In terms of iconoclasm-related literature that I read over the break, the most interesting was without a doubt Richard M. Rothaus’ Corinth: First City of Greece. He deals with the archaeology of late antique religion in the Korinthia in a most admirable way, while continually challenging common assumptions and too eagerly made links between literary sources and the archaeology. Monuments in Corinth, Kenchreai and Isthmia are thus re-interpreted. I’m not totally convinced by his argument that cult at the Asklepieion and Temple E at Corinth continued after their demolition and into the sixth century CE. The evidence for this consists only of a few lamps found among the rubble. Excavations at the so-called Fountain of the Lamps, however, have revealed thousands of lamps, dated from the late fourth to the mid-sixth century CE. These lamps have both pagan and Christian motifs, showing how fluid the borders were between religions in late antique cult and ritual. Lamps were the main votive objects of late antiquity, and their presence in several caves around Greece show how vital pagan cult was through to the sixth century CE, although these cults now had to take their activities outside the towns.
Overview of the Lechaion Road and the temple of Apollo, Corinth. Photo: TMK, October 2004.
Rothaus also has a short survey of mutilated sculpture in the Korinthia. I will need to take a closer look at these examples soon.
The book tries to tie the archaeological evidence into a wider hypothesis that early Christianity was anything but monolithic. This might be too broad a conclusion for such a short book (and a regional survey at that), but Rothaus shows how much potential there is in re-interpretation of the archaeological material. Some additional copy editing would have been nice, though (cf. Alun’s recent blog entry).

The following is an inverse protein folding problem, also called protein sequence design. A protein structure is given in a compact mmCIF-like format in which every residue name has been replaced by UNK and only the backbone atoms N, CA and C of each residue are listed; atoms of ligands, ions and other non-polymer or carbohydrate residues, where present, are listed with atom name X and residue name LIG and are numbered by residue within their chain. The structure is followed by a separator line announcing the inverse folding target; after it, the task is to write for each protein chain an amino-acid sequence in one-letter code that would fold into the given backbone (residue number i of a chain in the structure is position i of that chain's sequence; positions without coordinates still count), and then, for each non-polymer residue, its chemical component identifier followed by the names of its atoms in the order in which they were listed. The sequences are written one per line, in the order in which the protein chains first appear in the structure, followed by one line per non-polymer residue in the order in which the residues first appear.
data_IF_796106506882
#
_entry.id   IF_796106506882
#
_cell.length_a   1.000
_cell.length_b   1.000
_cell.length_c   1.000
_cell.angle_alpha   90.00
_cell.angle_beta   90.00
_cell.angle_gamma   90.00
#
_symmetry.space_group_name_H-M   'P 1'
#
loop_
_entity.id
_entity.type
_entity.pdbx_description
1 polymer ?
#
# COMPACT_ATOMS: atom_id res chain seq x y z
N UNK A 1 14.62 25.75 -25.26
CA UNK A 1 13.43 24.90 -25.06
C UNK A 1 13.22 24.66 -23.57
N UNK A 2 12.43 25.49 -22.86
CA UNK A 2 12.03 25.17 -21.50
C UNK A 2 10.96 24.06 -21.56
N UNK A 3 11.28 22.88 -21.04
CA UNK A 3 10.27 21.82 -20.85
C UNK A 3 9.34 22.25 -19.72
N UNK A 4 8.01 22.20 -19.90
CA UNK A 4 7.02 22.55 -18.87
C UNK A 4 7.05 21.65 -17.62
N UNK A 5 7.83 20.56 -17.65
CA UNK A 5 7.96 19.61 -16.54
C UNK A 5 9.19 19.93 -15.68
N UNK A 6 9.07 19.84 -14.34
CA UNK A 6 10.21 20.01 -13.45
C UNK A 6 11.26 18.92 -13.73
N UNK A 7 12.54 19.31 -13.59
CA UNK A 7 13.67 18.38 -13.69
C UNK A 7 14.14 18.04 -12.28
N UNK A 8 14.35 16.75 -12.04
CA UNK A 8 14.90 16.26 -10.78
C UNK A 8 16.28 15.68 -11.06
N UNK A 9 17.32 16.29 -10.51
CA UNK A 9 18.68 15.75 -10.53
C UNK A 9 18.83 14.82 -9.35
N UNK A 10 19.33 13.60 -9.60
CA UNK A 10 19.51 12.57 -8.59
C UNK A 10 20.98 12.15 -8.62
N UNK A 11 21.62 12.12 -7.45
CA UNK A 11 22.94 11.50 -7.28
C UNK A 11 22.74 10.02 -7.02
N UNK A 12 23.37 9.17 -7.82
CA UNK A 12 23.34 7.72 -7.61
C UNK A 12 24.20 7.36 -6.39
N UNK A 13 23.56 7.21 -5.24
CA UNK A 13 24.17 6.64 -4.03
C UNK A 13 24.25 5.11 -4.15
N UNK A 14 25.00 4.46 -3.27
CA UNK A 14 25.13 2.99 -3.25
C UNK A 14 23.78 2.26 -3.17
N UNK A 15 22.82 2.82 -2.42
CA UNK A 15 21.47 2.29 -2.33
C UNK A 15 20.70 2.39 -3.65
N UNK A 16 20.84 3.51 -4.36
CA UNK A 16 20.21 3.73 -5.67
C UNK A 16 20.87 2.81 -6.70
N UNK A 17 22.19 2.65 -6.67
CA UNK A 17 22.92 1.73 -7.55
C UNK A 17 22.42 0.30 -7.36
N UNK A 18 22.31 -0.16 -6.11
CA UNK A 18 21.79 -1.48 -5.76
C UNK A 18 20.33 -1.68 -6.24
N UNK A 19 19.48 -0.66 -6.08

Richard M. Rothaus. 2000. Corinth: First City of Greece. An Urban History of Late Antique Cult and Religion. Leiden.
Just wanted to make two short comments. First of all I find the shift in the dedication pattern in the late antique periode interesting, why were lamps so favoured at this time? I suppose this question falls somewhat outside your thesis, but maybe (with the relative abundant literary evidence from the period) an investigation of this phenomenon could tell us something of the connection between the mentality of the dedicator and the objects dedicated. This seems to me to be an excellent case study for material culture studies.
Secondly the intrusion of later material at a site is always difficult to interpret, it reminds me of the Olynthos problem. The city was destroyed by Phillip in 348 BC. but later coins were found at the site, even so the terminus ante quem for the dating of the pottery has been maintained. I guess it’s all a matter of how much material it takes to argue for continued use.
Yes, it seems to be the pattern in Greece at least that lamps become the most common votive objects. However, I think that the picture has been somewhat distorted. Obviously in town centres it’s more difficult to establish the function of other kinds of pottery.
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